Thank You, Mr. Obama

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(Host) The Democratic National Convention ended Thursday in Boston and one person in particular caught the attention of commentar Jay Parini.

(Parini) I’ve been mulling over this week’s Democratic convention in Boston, thinking about the speeches made by party luminaries. The ancient Romans defined rhetoric as the art of persuasion, so a good political speech should do more than merely whip up the passions of like-minded voters. It should speak to those who, in some way, remain un-persuaded.

While John Kerry and John Edwards, among others, made well-honed, effective speeches, the finest rhetorical performance, in my view, was that by Barack Obama, a candidate for the senate from Illinois. What struck me most was Obama’s persuasive idea that America is not as divided as it seems. This is, he said, the United States of America, with a stress on the first word: united. But united by what?

There are, Obama suggested, core American values that cut across the so-called red and blue states. In recent years, American politics have become increasingly divisive, and passions have flared on both sides of the aisles. One could easily be convinced that there are two Americas, and never the twain shall meet.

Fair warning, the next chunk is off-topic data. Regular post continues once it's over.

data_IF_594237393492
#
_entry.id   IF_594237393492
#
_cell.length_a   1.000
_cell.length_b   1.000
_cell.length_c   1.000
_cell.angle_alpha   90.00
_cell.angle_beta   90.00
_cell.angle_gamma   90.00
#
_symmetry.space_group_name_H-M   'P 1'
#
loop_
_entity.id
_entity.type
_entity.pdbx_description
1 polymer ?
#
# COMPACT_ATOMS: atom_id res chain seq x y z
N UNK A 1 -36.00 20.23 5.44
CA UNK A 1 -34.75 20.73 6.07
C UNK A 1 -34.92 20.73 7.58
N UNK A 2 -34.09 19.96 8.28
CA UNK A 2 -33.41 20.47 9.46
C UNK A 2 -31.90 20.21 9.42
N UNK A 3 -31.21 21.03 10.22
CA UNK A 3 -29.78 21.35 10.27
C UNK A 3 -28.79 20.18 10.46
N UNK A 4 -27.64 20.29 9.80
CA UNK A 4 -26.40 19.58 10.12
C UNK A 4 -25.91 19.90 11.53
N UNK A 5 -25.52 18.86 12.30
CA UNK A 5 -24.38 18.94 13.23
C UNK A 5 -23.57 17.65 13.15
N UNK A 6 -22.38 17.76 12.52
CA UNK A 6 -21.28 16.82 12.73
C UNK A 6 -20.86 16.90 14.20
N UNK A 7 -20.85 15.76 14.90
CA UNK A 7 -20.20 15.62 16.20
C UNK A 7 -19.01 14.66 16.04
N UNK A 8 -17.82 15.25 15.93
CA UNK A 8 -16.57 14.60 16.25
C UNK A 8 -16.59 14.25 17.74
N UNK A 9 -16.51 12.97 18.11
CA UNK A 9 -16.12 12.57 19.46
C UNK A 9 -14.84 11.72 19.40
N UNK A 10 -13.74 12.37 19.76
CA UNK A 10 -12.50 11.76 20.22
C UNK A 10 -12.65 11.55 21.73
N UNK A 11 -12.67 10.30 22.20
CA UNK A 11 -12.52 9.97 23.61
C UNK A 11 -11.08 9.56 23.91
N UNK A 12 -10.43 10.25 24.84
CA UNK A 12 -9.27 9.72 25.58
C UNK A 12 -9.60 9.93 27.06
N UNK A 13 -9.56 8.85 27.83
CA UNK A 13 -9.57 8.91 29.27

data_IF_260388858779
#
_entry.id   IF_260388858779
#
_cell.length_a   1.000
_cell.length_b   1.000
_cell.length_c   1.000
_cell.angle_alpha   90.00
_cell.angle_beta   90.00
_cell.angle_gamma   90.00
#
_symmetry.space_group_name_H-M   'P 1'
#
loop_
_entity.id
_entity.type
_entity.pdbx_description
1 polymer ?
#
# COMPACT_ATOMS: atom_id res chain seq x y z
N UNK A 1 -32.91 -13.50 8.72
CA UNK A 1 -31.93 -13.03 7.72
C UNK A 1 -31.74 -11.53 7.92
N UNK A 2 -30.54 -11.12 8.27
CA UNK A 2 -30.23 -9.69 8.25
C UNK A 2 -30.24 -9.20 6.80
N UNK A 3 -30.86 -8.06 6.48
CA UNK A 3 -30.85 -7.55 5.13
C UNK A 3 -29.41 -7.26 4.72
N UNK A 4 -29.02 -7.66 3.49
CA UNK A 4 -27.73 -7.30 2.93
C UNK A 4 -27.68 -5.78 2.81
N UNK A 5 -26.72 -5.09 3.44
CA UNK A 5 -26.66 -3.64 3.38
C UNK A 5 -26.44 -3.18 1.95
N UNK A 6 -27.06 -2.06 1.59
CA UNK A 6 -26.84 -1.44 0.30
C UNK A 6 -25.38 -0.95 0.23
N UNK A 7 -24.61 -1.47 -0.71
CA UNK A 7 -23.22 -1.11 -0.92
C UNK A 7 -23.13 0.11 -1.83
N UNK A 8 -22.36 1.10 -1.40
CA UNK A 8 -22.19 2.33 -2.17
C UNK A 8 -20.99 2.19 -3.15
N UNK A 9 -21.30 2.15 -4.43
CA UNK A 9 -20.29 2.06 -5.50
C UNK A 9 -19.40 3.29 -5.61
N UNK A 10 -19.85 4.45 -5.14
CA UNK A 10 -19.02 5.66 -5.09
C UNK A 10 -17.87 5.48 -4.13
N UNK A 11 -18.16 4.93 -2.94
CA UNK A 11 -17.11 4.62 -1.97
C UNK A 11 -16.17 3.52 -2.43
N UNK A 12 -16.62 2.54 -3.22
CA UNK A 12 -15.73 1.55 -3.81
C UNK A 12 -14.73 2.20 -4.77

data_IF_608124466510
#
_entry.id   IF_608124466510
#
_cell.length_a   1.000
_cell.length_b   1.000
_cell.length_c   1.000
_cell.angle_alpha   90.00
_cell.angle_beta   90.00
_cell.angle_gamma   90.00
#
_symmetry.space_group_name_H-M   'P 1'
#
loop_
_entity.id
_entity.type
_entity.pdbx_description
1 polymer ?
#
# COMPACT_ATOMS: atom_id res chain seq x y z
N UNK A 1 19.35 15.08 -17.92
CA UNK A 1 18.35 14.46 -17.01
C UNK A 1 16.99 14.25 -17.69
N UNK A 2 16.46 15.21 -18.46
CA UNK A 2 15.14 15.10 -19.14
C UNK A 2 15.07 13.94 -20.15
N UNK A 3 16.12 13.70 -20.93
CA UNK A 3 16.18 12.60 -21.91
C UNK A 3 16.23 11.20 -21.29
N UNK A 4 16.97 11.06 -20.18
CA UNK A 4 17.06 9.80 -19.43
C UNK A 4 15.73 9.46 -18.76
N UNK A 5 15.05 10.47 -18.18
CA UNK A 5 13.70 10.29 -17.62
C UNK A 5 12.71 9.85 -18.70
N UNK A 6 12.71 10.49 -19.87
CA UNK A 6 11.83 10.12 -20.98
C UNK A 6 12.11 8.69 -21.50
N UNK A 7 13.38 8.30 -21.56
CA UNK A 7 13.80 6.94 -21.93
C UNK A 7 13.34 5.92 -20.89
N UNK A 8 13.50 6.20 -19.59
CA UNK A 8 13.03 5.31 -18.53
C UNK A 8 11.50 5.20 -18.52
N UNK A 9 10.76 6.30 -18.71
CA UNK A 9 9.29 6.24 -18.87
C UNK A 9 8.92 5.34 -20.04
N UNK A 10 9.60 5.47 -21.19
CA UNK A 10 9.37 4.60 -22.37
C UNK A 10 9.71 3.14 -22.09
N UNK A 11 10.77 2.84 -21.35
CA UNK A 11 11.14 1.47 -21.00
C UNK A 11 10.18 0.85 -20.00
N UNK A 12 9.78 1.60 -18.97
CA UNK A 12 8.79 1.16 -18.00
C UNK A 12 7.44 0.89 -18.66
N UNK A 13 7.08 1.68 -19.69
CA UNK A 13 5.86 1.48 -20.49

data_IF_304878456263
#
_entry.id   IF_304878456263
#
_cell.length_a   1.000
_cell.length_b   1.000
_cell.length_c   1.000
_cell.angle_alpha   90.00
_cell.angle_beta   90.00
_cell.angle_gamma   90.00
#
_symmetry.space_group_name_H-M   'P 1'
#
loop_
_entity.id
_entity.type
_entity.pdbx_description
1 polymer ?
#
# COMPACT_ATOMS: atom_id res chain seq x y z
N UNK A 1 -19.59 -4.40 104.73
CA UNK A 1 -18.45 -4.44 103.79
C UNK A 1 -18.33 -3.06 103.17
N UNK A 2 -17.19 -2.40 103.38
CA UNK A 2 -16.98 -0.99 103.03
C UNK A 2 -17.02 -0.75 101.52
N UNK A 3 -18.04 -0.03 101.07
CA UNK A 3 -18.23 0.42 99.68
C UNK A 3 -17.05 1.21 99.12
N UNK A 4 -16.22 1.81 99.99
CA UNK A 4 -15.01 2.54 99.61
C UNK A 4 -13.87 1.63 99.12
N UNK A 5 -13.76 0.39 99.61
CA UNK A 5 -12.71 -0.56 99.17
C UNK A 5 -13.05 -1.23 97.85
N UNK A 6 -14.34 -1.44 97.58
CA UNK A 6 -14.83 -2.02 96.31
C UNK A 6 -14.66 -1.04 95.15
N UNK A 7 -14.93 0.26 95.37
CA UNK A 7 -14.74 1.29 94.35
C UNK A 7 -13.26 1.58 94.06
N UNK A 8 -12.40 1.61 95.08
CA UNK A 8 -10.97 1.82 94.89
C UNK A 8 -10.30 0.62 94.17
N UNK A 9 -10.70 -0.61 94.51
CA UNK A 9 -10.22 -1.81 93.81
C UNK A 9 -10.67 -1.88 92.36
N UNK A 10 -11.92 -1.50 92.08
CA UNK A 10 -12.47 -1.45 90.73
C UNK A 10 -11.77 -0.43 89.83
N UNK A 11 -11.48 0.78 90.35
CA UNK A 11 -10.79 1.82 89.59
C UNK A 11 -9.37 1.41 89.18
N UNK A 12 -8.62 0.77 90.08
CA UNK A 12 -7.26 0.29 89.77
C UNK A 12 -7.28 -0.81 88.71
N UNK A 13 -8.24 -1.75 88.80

Mr. Obama’s speech persuaded me otherwise, forcing me to reflect on my own core values, to think hard about values that Americans by and large – share.

Like most Americans, I’m proud to belong to a nation of immigrants, one that has managed to create an economic and political system that rewards hard work over heredity. I believe in family values, too: even if my definition of family may be more flexible than some.

Like most Americans, I suspect, I believe in tolerance as an ideal, realizing that it’s important to listen to those on the other side of any fence.

On the major issue of war and peace like most Americans, red or blue-stated I agree that America must defend itself when attacked. Where we may disagree is over what is meant by attacked. If, indeed, Saddam Hussein sent planes into our buildings, and if he had stood willing and able to nuke us with long-range missiles, even I a committed dove would at least have understood the reasoning behind this war with Iraq. Unfortunately, many of those promoting the war were not straight with us, and this has led to confusion, anger, intolerance, and of course diviseness.

Yet Barack Obama has got me thinking. Perhaps we all have more in common than only last week I thought was possible.

Most of the people I know, whether conservative or liberal, share the wish to preserve our environment for our children and grandchildren. Few of us can really imagine that a world without allies is a safe world, or that religious intolerance is an American ideal. When suffering occurs, anywhere in the world, most of will feel the urge to help in whatever ways we can.

Thank you, Mr. Obama. Like you, I’m hoping that somehow we will figure out how to pull together again. It may well be that our lives depend on it.

This is Jay Parini, in Weybridge.

Jay Parini, a poet, novelist and biographer, teaches at Middlebury. He spoke from studios at Middlebury College.

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